The conference featured keynote speakers and dozens of breakout sessions on finance, governance and leadership, safety and mental health, community involvement, and student achievement. Session titles included:

  • School Safety Preparedness: Beyond Drills and Tabletop Exercises
  • Parental Rights in K-12 Education
  • I Count too: Affirming Students Who Look Love Learn and Live Differently
  • Unlocking the Science of Reading: A Journey into Literacy
  • Governing School Boards Through an Equity Lens: A Transformative Approach to Education

Background on COSSBA and NSBA

COSSBA was founded in late 2021 and comprises 25 state school board associations. 

Before 2021, the National School Boards Association (NSBA) represented state school board associations at the federal level. NSBA says: “Through its member state associations that represent locally elected school board officials serving millions of public school students, NSBA advocates for equity and excellence in public education through school board leadership.”

In September 2021, NSBA leadership wrote a letter to President Joe Biden (D) about threats and disruptions at school board meetings and said some of those actions could be considered the equivalent of domestic terrorism. The NSBA requested federal law enforcement to train and assist school board members on how to handle these disruptions. A month later,  U.S. Attorney General Merrick Garland issued a memorandum in which he directed the Federal Bureau of Investigation (FBI) and U.S. attorneys to meet within 30 days with leaders in every federal judicial district to discuss ways to address threats against school board members and educators. 

Critics of the NSBA letter said it and Garland’s memorandum unfairly compared parental concerns over masking policies and other COVID-19 responses to domestic terrorism. A group of 17 state attorneys general—all Republicans—sent a letter to Biden and Garland on Oct. 18 asking for them to withdraw the memo because of the chilling effect it could have on parents’ speech rights. 

Although the NSBA board apologized for how the letter was worded, between October 2021 and June 2022, 25 state school board associations decided to terminate or not renew membership in the NSBA.

The NSBA is holding its annual conference in New Orleans from April 6-8. 

Extracurricular: education news and numbers from around the web

This section contains links to recent education-related articles from around the internet. If you know of a story we should be reading, reply to this email to share it with us! 

Take our Candidate Connection survey to reach voters in your district

Today, we’re looking at survey responses from Incumbent Susan Hines and Brock Foley, two of the seven candidates running in the April 2 general election for three seats on the North Kansas City Public Schools Board of Education in Missouri. 

Hines and Foley are the only candidates who have, as of this writing, completed the survey. 

North Kansas City Public Schools is the fourth largest district in Missouri, with an estimated enrollment of 20,300 students.

Here’s how Hines answered the question, “What are the main points you want voters to remember about your goals for your time in office?” 

“Being elected to the School Board will enable me to continue championing an educational environment that mirrors the inclusivity, resilience, and excellence that defined my own educational journey. Let’s access, affirm, and activate the full potential of all children of North Kansas City Schools together!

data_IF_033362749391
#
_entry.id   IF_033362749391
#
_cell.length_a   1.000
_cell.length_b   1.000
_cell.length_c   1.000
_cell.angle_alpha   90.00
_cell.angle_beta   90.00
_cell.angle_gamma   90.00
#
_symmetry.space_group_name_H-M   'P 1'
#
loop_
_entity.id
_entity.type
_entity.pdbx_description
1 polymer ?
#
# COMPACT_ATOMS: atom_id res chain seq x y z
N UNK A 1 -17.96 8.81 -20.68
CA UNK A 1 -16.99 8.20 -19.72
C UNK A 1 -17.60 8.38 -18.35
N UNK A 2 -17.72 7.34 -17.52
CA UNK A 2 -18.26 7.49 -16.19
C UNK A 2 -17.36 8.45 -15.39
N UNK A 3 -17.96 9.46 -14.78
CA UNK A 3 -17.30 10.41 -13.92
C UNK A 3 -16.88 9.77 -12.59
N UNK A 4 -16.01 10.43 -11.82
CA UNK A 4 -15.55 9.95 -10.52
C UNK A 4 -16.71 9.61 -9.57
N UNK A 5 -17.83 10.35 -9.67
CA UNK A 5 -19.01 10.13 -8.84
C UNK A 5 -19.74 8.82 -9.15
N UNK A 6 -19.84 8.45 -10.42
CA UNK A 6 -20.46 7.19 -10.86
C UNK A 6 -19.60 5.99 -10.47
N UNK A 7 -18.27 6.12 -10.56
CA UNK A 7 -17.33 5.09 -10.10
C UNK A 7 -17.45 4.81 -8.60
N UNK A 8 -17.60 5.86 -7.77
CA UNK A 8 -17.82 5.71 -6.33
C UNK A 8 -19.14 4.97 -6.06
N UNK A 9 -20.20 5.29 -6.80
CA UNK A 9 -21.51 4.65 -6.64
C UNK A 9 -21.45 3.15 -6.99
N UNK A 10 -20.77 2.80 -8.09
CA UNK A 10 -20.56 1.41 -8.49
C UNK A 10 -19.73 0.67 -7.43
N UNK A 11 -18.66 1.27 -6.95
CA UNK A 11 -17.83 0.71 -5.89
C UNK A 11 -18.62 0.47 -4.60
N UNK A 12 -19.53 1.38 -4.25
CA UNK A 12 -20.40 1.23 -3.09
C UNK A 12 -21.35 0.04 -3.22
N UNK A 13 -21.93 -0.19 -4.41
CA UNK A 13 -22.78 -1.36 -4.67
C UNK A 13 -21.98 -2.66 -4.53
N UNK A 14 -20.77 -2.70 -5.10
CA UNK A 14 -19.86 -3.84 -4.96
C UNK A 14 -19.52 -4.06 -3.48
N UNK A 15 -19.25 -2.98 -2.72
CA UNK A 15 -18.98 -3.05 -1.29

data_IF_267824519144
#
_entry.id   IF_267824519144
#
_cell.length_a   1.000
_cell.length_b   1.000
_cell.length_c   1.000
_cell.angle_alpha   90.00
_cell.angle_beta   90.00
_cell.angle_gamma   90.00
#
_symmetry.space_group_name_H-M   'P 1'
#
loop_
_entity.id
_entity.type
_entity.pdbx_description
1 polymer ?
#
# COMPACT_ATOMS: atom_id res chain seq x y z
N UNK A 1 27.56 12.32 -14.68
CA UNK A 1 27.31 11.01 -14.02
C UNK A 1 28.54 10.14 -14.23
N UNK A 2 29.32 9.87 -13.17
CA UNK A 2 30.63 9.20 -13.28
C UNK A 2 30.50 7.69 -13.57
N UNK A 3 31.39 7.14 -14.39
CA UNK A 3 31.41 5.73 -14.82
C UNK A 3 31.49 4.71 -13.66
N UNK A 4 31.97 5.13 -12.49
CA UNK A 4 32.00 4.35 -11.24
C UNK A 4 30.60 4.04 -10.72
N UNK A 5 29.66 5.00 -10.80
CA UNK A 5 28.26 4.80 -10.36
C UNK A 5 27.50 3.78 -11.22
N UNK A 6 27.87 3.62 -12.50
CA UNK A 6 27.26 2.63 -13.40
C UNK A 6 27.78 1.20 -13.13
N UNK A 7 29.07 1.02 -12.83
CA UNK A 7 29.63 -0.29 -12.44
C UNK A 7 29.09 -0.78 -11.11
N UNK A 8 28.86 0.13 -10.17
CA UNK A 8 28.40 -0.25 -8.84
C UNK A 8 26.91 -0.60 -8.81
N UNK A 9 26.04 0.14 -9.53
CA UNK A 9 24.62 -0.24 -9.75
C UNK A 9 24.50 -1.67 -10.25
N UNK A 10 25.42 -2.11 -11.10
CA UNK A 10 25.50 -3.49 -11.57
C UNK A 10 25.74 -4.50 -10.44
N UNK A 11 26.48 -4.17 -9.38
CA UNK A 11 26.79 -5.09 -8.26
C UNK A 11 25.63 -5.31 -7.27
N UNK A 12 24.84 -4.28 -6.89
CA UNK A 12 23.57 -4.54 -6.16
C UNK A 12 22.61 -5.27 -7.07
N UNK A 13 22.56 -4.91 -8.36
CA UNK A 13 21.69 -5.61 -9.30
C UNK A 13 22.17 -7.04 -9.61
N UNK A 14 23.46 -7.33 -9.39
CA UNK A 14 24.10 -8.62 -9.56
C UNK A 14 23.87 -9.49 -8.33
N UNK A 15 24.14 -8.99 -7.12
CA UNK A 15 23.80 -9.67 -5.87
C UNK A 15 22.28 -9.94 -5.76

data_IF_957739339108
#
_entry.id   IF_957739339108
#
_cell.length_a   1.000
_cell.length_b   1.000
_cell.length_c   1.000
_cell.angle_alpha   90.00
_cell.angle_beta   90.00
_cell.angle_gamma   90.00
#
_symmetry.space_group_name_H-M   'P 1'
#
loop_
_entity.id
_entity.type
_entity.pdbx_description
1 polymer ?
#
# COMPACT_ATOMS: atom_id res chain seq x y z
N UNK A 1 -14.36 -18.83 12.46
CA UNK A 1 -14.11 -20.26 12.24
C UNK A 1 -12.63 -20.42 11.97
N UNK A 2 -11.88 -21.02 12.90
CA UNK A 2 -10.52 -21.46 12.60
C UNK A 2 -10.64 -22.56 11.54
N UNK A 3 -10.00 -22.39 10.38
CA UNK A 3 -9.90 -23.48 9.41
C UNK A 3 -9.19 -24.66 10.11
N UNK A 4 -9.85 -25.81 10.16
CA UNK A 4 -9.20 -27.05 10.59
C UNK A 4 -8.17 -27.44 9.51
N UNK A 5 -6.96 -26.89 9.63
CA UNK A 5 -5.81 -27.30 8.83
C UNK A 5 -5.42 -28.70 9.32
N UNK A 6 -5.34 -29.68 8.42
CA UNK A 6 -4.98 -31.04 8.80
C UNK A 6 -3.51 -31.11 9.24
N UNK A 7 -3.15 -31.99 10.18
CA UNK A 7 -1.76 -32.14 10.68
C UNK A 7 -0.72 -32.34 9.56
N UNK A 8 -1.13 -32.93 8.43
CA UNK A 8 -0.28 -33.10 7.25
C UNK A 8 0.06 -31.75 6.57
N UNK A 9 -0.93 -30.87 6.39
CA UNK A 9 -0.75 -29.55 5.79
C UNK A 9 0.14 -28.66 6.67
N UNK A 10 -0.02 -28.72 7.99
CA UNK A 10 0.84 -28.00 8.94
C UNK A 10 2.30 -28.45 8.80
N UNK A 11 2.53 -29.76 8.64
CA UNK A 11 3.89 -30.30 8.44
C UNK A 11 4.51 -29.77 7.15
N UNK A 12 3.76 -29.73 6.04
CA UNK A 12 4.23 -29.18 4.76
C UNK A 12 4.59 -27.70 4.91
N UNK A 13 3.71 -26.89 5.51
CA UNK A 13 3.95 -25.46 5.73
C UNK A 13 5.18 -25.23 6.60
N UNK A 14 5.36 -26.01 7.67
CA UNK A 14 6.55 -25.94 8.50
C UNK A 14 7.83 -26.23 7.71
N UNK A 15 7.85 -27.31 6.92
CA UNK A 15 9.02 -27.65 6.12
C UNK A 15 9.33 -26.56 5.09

• The students in our district inspire me every day-
    • Northtown students spoke up in 2021 about the district’s need to review the approach and policy on removing books from our libraries with passion, eloquence, conviction, and persuasion.
    • A student spoke about how the restorative approach she experienced in the Temporary Alternate Placement Center helped her to move forward and return to school with new-found confidence and sense of purpose.
  • I am proud of how our district continues to evolve and adapt – the homogenous, rural district that my grandmother, Hilda Linville, went to school in through the 1920s and 30s is very different from the cosmopolitan canopy our community has become.”

Click here to read the rest of Hines’ responses. 

Here’s how Foley answered the question, “What are the main points you want voters to remember about your goals for your time in office?” 

  • My primary concern, before anything else, is student success. I want students leaving the North Kansas City School District to be confident, capable, and prepared to join society as productive citizens. I want our students to be set up for fulfilling lives, where they go and whatever they choose to do.
  • If we want our students to be successful then the North Kansas City School District must be fiercely committed to student welfare. There are many challenges facing our young people but perhaps none is more prevalent today than the well documented issue of poor teen mental health. Schools cannot be expected to solve this problem but they are on the front lines of fighting it! Our students cannot be successful if they are not well and I will be fiercely committed to improving our students well being.
  • Finally, I want better for our teachers. I want to see low teacher turnover, high teacher pay, and high job satisfaction. Happy teachers mean happy students.

Click here to read the rest of Foley’s responses. 

If you’re a school board candidate or incumbent, click here to take the survey. If you’re not running for school board, but there is an election in your community this year, share the link with the candidates and urge them to take the survey!

In the 2022 election cycle, 6,087 candidates completed the survey.

 The survey contains more than 30 questions, and you can choose the ones you feel will best represent your views to voters. If you complete the survey, a box with your answers will display on your Ballotpedia profile. Your responses will also appear in our sample ballot.